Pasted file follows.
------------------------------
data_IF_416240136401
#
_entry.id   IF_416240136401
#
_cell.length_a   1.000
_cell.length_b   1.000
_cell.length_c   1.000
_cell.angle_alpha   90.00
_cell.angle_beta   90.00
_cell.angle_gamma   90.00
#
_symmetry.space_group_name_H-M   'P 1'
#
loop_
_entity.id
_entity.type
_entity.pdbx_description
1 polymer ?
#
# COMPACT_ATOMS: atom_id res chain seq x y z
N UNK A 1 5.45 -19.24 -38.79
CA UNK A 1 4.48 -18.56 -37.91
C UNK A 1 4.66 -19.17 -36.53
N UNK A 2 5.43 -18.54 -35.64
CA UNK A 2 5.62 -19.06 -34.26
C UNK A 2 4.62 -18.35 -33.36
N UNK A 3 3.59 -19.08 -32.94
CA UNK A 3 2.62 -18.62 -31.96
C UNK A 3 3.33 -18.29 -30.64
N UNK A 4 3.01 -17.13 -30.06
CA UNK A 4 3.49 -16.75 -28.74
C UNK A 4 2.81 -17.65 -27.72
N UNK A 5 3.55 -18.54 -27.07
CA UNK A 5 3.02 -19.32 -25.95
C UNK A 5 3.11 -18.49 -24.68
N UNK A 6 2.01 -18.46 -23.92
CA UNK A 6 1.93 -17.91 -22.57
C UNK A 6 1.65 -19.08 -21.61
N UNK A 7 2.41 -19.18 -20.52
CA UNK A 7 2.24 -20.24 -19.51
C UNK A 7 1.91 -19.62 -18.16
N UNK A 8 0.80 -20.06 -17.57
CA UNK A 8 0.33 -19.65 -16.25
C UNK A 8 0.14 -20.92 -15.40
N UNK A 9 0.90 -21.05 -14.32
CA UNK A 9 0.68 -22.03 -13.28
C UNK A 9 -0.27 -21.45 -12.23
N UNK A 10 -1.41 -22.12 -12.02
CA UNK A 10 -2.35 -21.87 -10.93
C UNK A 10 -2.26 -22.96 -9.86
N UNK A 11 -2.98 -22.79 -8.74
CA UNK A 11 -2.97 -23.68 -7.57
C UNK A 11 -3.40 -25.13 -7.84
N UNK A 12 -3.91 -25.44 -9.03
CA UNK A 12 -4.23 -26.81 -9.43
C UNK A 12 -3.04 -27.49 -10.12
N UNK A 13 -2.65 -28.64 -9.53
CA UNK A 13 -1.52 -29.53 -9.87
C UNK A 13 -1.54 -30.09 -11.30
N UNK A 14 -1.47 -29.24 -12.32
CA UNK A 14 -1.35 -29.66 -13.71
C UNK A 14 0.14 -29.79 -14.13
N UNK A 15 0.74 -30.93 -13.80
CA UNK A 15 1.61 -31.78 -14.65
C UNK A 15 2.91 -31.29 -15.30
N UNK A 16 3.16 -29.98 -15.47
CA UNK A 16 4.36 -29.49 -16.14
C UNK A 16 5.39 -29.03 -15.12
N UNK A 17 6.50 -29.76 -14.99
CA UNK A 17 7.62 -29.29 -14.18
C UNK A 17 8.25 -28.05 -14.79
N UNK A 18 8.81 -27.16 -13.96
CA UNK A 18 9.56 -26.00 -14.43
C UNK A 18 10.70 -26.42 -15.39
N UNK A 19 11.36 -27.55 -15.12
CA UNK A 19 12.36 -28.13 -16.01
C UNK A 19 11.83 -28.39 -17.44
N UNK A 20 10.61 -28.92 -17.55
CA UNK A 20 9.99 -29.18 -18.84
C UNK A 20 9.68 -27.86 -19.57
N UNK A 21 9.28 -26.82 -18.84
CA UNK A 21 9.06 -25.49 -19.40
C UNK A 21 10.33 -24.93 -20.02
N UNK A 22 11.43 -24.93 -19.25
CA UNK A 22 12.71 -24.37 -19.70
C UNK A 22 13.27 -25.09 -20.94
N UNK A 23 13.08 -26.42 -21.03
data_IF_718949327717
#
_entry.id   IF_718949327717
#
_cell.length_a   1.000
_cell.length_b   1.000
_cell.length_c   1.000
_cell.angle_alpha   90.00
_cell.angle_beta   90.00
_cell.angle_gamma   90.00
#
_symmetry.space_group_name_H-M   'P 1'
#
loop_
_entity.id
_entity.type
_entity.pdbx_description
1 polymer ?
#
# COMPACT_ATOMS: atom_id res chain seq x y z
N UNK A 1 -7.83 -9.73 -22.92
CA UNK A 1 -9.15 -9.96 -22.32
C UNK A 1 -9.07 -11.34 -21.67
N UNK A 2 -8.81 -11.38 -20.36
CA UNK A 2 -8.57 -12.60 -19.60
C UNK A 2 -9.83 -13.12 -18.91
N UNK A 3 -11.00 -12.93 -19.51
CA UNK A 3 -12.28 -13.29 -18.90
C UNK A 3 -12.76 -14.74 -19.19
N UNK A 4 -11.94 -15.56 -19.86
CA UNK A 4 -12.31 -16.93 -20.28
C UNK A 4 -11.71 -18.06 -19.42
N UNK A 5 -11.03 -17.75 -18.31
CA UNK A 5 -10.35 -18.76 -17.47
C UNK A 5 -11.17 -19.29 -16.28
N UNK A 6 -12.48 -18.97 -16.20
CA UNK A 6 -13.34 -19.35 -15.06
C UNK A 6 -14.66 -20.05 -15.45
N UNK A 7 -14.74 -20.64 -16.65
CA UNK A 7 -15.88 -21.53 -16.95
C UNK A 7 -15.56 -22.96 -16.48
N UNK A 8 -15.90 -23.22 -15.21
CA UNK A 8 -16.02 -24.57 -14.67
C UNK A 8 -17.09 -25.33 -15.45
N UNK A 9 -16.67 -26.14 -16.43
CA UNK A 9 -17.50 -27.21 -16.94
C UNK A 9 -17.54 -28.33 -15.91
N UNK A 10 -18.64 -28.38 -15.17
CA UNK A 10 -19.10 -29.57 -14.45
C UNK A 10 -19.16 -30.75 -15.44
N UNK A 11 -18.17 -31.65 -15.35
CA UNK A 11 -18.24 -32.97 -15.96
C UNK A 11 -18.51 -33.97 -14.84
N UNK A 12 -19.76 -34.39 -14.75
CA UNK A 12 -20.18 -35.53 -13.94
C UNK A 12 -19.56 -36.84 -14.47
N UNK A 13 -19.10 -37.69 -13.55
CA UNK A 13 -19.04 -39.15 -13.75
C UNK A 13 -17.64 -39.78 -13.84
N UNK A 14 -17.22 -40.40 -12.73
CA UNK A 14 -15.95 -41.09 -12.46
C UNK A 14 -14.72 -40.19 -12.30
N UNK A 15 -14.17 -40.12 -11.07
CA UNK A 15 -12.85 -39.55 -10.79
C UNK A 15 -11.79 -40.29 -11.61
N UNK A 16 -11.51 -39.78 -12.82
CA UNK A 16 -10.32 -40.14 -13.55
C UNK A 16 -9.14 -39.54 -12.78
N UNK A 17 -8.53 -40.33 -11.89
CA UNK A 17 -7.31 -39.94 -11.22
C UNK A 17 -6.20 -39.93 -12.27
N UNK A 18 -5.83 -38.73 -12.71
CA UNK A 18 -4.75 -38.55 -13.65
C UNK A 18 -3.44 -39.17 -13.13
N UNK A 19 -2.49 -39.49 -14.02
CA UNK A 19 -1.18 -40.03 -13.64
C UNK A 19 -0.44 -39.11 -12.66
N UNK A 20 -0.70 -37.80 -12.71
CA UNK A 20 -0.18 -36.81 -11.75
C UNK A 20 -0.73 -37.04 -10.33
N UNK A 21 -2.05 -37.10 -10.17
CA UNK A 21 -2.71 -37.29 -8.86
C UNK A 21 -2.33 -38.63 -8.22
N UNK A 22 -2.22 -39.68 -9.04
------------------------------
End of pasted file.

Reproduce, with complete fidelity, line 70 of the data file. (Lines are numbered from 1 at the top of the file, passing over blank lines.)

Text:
CA UNK A 17 7.62 -29.29 -14.18